In sum, the art did not provide optimized handles, optimized replaceable pads, or an optimized container system, for a scrubbing/surface treating device having a replaceable contact element.
In one aspect the invention provides a multi-layer surface treating pad. It has an upper layer suitable to serve as one part of a hook/loop type fastener system, an interior layer that is impregnated with a surface treating formula, and a lower layer which comprises an abrasive material. Preferably, the upper layer is suitable to serve as the loop part of a hook/loop type fastener system, the upper, interior and lower layers are welded together or needle punched together around their periphery so that the pad is thicker at its center than at its periphery, the pad is in the form of a cleaning pad, and the formula is a cleaning solution having a carrier liquid, a surfactant and an acid. A variety of other connection techniques are also possible such as welding a line across the center of the pad, or applying adhesive around the periphery of the pads.
The preferred pads can be repetitively wetted and used, while still delivering a high concentration of cleaning ingredients such as the acid. For example, if such a pad is first wetted with water it can release a cleaning solution of at least 1 percent acid by weight. If that same pad is then wetted a second time with water it can still release a cleaning solution of at least 1 percent acid by weight. Moreover, if that same pad is thereafter wetted a third time with water it can still release a cleaning solution of at least 1 percent acid by weight.
The interior layer preferably wicks radially so slowly that it facilitates the attachment of the layers during production. In this regard, in a preferred form the interior layer of the pad is such that prior to said impregnation the interior layer had a wicking characteristic such that if that non-impregnated interior layer had been positioned horizontally and 5 grams of 25° C. water was placed at a center, or within 1 centimeter of the center, of a top surface of the interior layer, that water would not reach a peripheral boundary of the interior layer prior to 1 minute after the 5 grams were so placed.
The cleaning solution may have less than 30 percent water by weight, a glycol ether, an acid such as lactic acid, and a nonionic surfactant. Further, it may be capable of being foamed due to an aerating configuration of the lower layer of the pad.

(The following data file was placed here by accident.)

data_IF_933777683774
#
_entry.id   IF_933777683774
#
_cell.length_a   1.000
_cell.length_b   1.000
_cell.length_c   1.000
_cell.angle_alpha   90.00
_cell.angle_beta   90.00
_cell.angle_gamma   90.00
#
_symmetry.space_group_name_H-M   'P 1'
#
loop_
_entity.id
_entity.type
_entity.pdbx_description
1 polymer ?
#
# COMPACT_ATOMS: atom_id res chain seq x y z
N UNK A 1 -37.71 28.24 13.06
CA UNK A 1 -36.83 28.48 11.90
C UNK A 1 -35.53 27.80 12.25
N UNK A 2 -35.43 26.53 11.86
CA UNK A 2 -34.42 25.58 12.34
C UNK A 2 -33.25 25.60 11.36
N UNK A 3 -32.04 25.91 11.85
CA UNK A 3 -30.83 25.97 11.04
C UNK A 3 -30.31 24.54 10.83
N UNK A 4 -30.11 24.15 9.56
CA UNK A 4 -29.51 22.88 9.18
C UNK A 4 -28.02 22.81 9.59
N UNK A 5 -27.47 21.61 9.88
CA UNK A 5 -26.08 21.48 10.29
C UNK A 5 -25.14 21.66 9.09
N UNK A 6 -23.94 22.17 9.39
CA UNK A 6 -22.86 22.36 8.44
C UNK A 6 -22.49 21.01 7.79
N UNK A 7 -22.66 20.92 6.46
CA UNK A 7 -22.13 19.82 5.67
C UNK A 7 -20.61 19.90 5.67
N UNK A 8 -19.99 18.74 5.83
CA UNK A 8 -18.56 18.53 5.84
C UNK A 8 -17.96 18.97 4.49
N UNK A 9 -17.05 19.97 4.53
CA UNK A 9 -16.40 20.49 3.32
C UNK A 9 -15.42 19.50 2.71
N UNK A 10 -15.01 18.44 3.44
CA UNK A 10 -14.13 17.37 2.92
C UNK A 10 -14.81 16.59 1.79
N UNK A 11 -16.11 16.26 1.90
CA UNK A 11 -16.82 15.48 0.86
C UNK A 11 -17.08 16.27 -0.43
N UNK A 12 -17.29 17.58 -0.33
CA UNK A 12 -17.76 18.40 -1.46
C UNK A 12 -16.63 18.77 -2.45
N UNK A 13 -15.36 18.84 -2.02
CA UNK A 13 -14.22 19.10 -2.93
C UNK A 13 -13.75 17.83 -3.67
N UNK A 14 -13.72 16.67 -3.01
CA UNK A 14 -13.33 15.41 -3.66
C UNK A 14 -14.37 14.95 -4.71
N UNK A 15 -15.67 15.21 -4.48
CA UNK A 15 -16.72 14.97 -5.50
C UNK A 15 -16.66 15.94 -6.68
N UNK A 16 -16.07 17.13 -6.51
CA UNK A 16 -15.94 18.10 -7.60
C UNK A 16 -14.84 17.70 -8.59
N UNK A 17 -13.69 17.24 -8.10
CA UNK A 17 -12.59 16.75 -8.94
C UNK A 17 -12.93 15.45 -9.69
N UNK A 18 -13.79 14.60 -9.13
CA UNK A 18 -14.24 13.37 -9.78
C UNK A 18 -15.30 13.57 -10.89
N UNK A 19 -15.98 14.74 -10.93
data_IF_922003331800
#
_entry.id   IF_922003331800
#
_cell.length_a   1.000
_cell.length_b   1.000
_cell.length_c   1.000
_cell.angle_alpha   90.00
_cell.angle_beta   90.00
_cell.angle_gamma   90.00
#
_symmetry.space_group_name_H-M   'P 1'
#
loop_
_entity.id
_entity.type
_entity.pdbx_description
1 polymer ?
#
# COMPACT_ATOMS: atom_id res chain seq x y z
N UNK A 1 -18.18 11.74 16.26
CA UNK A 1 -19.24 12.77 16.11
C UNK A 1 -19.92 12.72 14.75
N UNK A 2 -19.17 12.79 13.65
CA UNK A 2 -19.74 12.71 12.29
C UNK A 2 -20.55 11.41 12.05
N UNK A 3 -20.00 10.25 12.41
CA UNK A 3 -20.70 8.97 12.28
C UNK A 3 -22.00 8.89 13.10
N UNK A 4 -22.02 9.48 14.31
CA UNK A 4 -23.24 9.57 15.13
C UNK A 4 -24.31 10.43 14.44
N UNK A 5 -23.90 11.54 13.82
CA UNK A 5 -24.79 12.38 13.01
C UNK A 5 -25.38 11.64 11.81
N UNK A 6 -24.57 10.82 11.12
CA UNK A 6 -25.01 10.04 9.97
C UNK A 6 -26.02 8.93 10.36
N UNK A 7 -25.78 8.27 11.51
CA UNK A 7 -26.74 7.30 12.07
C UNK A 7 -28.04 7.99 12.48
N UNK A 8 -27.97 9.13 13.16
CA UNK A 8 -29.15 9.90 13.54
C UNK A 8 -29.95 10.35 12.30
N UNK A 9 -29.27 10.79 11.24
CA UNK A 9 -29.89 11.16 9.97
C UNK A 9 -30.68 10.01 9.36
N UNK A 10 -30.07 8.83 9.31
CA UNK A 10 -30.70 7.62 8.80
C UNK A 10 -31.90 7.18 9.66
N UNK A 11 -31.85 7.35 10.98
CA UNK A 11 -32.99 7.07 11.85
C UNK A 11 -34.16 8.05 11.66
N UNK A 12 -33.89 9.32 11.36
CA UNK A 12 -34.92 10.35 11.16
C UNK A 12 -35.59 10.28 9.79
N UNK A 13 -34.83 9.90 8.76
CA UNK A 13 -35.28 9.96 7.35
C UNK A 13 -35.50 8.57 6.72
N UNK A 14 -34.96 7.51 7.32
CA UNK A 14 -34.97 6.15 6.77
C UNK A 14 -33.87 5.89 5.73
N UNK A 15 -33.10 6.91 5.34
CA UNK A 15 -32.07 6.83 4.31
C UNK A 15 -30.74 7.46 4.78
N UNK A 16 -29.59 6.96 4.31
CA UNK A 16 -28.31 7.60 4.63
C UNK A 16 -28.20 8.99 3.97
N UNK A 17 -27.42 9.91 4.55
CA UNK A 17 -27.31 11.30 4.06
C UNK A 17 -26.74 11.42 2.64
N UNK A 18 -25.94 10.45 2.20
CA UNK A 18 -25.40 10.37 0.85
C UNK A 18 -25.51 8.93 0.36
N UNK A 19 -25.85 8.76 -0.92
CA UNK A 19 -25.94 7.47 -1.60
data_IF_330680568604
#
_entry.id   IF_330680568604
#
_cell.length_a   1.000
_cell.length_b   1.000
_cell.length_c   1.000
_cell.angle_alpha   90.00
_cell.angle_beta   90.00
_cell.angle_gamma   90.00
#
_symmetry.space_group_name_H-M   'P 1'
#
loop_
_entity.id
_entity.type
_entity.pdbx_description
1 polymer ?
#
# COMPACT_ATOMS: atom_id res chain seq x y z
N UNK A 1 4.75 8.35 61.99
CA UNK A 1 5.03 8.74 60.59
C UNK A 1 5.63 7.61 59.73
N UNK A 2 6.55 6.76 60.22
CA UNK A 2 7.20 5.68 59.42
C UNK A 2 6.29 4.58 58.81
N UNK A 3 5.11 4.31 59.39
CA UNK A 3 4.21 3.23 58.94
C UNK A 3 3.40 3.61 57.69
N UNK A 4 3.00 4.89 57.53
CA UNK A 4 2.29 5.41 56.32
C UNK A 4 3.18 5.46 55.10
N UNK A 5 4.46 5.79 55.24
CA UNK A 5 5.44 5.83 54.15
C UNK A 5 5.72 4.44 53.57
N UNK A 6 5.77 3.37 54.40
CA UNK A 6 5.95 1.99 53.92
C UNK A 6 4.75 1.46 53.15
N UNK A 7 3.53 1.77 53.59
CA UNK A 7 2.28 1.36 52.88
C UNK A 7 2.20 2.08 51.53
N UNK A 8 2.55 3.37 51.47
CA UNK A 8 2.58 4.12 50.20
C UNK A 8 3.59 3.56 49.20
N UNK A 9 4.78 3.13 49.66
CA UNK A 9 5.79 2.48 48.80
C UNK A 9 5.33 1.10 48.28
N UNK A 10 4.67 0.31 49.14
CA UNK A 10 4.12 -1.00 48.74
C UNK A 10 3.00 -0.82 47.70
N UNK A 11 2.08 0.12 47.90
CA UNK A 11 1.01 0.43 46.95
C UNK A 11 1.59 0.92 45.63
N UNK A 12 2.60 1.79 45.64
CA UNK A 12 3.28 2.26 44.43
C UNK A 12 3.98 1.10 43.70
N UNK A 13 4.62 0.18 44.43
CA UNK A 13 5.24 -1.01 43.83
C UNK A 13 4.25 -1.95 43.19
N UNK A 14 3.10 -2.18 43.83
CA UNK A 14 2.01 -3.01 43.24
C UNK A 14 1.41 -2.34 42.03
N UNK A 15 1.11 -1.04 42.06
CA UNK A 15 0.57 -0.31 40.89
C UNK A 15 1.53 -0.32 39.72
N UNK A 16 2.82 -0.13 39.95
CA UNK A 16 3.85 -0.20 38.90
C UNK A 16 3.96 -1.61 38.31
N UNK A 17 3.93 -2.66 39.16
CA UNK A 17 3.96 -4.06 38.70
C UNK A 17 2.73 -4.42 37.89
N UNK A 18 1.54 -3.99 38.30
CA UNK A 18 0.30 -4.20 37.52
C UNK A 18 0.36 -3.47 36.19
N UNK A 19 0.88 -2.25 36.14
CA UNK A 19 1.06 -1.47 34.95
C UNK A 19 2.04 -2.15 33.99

In another preferred aspect an absorption capacity of the interior layer prior to impregnation with the formula can be over 500% of its starting weight, and the impregnating formula occupies less than 50 percent of the absorption capacity of the interior layer. Hence, a large amount of impregnating formula can be held in the pad (thereby extending the life of the pad), yet there is enough spare absorption capacity to facilitate pick-up of water so as to efficiently dilute the concentrate during use.
In still other preferred aspects the lower layer is formed of a layer of air filter media. This provides an inherent abrasive characteristic, yet passes air in a manner that induces foaming. Another preferred structure is to include polyethylene film linked to a lower side of the upper layer (above the interior layer) to enhance the structural integrity of the upper layer.
In a different aspect the invention also provides a handle suitable to be attached to these replaceable pads. The handle has an extruded flexible main body having an upper head which melds into a narrowed neck below the upper head, the neck melding into a lower base plate. The body is configured and formed such that the neck and a plurality of outer corners of the base plate can all flex. Thus, the handle provides an ergonomic structure which also can facilitate cleaning small crevices. In preferred forms of this structure fastening means are positioned on a lower surface of the base plate, the body is a plastic foam body, the head is generally cylindrical, the base plate is generally rectangular in bottom view, and four outer corners of the base plate can flex.
In yet another aspect the invention can provide a container for storing and shipping such handles and pads. The container has a housing having a first well and a secondary well, the first well being suitable for storing a plurality of cleaning pads and the second well being suitable for storing a handle. The container also has a cover connectible to the housing for essentially closing the first well. There is also a line of weakness between the first and second wells such that the second well can be readily separated from the first well.
The container also has a cover pivotable for essentially closing the first well. When the cover closes the well a top surface of the cover has means for docking a handle thereon.
A preferred impregnation solution is a concentrated cleaning formulation having little or no water. Instead, preferred carriers are the glycol ethers of U.S. Pat. No. 6,699,825. The type of surfactant is not critical.